Other witnesses included child psychiatrist Dr Navin Venugopal, Molly’s headteacher Sue Maguire and deputy headteacher Rebecca Cozens.

– What did Ian Russell say during his evidence?

Ian Russell said the content his daughter had been exposed to was ‘hideous’, adding that Molly had accessed material from the ‘ghetto of the online world’.

Mr Russell also said ‘whatever steps have been taken (by social media companies), it’s clearly not enough’, adding: ‘I believe social media helped kill my daughter.’

– What did Pinterest’s senior executive tell the inquest?

Pinterest’s head of community operations, Judson Hoffman, conceded the platform was ‘not safe’ when Molly Russell used it, adding that he ‘deeply regrets’ posts the teenager viewed.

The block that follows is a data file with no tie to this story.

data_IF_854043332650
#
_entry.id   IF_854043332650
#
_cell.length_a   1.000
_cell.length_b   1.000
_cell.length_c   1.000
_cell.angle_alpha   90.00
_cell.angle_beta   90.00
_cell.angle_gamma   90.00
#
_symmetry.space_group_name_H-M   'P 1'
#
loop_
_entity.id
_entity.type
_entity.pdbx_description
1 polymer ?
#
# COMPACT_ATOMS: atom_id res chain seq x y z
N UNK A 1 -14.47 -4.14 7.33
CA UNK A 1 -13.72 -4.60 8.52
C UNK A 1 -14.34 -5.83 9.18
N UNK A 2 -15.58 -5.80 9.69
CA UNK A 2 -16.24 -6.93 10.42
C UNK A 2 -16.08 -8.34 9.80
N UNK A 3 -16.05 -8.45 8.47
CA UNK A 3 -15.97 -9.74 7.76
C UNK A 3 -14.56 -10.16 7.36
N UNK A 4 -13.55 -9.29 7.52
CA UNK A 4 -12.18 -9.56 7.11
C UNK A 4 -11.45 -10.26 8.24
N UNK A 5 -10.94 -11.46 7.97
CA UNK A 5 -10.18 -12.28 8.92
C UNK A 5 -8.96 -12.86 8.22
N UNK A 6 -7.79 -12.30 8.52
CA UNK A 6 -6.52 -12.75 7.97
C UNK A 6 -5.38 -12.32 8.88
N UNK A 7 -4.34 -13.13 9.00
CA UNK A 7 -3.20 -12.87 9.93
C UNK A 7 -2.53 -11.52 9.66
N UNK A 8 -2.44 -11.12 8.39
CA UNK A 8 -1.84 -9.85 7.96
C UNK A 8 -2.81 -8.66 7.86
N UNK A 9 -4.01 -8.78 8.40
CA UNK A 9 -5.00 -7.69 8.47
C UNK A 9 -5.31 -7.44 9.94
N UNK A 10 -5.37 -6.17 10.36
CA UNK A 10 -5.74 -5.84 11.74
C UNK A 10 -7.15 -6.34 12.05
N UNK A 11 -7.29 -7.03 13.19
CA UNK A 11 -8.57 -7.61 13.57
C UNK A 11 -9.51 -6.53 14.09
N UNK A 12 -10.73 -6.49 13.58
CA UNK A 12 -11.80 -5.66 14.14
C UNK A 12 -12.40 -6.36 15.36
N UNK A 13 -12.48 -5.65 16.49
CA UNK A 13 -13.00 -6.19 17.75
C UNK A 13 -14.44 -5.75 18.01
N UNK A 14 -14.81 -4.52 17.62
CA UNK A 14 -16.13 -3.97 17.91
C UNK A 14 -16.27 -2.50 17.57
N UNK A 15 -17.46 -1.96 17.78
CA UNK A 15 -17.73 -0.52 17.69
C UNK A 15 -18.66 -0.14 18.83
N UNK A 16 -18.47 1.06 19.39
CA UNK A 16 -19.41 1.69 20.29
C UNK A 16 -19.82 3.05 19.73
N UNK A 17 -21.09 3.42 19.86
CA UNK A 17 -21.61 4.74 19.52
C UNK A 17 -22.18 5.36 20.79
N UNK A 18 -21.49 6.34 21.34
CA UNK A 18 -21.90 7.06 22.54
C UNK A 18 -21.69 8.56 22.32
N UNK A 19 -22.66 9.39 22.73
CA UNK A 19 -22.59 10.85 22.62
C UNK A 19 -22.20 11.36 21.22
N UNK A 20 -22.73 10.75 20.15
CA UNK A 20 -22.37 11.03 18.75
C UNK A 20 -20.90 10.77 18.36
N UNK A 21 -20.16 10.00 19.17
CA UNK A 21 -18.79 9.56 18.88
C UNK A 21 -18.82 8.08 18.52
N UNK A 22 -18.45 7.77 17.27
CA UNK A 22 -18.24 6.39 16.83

Mr Hoffman said Pinterest is ‘safe but imperfect’ as he admitted harmful content still ‘likely exists’ on the site.

– What did Meta’s head of health and wellbeing tell the inquest?

Elizabeth Lagone, a senior executive at Meta, defended Instagram and said posts described by the Russell family as ‘encouraging’ suicide or self-harm were safe.

The senior executive told the inquest she thought it was ‘safe for people to be able to express themselves’, but conceded a number of posts shown to the court would have violated Instagram’s policies.

– What did the child psychiatrist say?

Dr Navin Venugopal said he was ‘not able to sleep well’ after viewing Instagram content viewed by Molly Russell.

The witness told the inquest he saw no ‘positive benefit’ to the material viewed by the teenager before she died.

– What did the headteacher of Molly Russell’s school tell the inquest?